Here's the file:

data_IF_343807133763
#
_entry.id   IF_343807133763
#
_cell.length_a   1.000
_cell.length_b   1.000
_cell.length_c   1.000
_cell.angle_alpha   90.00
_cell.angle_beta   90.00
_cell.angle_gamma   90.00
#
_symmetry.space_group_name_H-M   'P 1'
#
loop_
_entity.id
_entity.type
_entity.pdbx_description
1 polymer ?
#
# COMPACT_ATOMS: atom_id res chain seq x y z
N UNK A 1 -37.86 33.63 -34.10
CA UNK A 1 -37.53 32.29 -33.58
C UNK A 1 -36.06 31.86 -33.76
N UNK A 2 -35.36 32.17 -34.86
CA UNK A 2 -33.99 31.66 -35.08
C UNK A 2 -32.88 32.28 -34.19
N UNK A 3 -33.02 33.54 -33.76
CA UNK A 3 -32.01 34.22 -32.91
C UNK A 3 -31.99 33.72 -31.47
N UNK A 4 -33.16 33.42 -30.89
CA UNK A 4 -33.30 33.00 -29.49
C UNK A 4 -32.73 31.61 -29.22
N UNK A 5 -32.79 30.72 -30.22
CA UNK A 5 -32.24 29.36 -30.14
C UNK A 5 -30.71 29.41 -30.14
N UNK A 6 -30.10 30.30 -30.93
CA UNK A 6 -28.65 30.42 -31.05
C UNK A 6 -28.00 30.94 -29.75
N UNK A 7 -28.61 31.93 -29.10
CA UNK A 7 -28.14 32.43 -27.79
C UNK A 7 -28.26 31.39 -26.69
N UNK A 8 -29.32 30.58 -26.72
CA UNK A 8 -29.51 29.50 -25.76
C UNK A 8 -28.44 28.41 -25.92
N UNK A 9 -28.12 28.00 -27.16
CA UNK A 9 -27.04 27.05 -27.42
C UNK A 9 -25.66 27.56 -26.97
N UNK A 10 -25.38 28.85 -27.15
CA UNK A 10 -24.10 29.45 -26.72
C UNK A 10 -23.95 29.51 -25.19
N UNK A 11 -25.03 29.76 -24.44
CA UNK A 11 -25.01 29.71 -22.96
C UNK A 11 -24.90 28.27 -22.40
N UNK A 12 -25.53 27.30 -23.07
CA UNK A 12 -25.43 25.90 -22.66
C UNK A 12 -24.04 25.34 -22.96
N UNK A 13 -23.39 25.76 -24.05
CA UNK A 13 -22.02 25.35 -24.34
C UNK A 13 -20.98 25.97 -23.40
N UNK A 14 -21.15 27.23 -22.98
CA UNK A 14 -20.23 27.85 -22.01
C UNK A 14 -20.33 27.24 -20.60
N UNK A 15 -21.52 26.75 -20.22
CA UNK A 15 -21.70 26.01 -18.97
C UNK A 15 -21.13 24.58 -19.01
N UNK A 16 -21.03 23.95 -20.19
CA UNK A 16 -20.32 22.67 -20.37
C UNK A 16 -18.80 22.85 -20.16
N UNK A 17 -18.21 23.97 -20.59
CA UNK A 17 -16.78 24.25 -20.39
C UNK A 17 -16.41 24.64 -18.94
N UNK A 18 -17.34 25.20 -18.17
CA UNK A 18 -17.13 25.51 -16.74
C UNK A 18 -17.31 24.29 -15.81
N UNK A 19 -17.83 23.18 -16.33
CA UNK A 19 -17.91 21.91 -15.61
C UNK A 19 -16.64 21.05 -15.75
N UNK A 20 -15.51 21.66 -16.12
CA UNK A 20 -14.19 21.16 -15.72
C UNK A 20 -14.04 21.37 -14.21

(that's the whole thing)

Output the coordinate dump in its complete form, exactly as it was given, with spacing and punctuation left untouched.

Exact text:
data_IF_343807133763
#
_entry.id   IF_343807133763
#
_cell.length_a   1.000
_cell.length_b   1.000
_cell.length_c   1.000
_cell.angle_alpha   90.00
_cell.angle_beta   90.00
_cell.angle_gamma   90.00
#
_symmetry.space_group_name_H-M   'P 1'
#
loop_
_entity.id
_entity.type
_entity.pdbx_description
1 polymer ?
#
# COMPACT_ATOMS: atom_id res chain seq x y z
N UNK A 1 -37.86 33.63 -34.10
CA UNK A 1 -37.53 32.29 -33.58
C UNK A 1 -36.06 31.86 -33.76
N UNK A 2 -35.36 32.17 -34.86
CA UNK A 2 -33.99 31.66 -35.08
C UNK A 2 -32.88 32.28 -34.19
N UNK A 3 -33.02 33.54 -33.76
CA UNK A 3 -32.01 34.22 -32.91
C UNK A 3 -31.99 33.72 -31.47
N UNK A 4 -33.16 33.42 -30.89
CA UNK A 4 -33.30 33.00 -29.49
C UNK A 4 -32.73 31.61 -29.22
N UNK A 5 -32.79 30.72 -30.22
CA UNK A 5 -32.24 29.36 -30.14
C UNK A 5 -30.71 29.41 -30.14
N UNK A 6 -30.10 30.30 -30.93
CA UNK A 6 -28.65 30.42 -31.05
C UNK A 6 -28.00 30.94 -29.75
N UNK A 7 -28.61 31.93 -29.10
CA UNK A 7 -28.14 32.43 -27.79
C UNK A 7 -28.26 31.39 -26.69
N UNK A 8 -29.32 30.58 -26.72
CA UNK A 8 -29.51 29.50 -25.76
C UNK A 8 -28.44 28.41 -25.92
N UNK A 9 -28.12 28.00 -27.16
CA UNK A 9 -27.04 27.05 -27.42
C UNK A 9 -25.66 27.56 -26.97
N UNK A 10 -25.38 28.85 -27.15
CA UNK A 10 -24.10 29.45 -26.72
C UNK A 10 -23.95 29.51 -25.19
N UNK A 11 -25.03 29.76 -24.44
CA UNK A 11 -25.01 29.71 -22.96
C UNK A 11 -24.90 28.27 -22.40
N UNK A 12 -25.53 27.30 -23.07
CA UNK A 12 -25.43 25.90 -22.66
C UNK A 12 -24.04 25.34 -22.96
N UNK A 13 -23.39 25.76 -24.05
CA UNK A 13 -22.02 25.35 -24.34
C UNK A 13 -20.98 25.97 -23.40
N UNK A 14 -21.15 27.23 -22.98
CA UNK A 14 -20.23 27.85 -22.01
C UNK A 14 -20.33 27.24 -20.60
N UNK A 15 -21.52 26.75 -20.22
CA UNK A 15 -21.70 26.01 -18.97
C UNK A 15 -21.13 24.58 -19.01
N UNK A 16 -21.03 23.95 -20.19
CA UNK A 16 -20.32 22.67 -20.37
C UNK A 16 -18.80 22.85 -20.16
N UNK A 17 -18.21 23.97 -20.59
CA UNK A 17 -16.78 24.25 -20.39
C UNK A 17 -16.41 24.64 -18.94
N UNK A 18 -17.34 25.20 -18.17
CA UNK A 18 -17.13 25.51 -16.74
C UNK A 18 -17.31 24.29 -15.81
N UNK A 19 -17.83 23.18 -16.33
CA UNK A 19 -17.91 21.91 -15.61
C UNK A 19 -16.64 21.05 -15.75
N UNK A 20 -15.51 21.66 -16.12
CA UNK A 20 -14.19 21.16 -15.72
C UNK A 20 -14.04 21.37 -14.21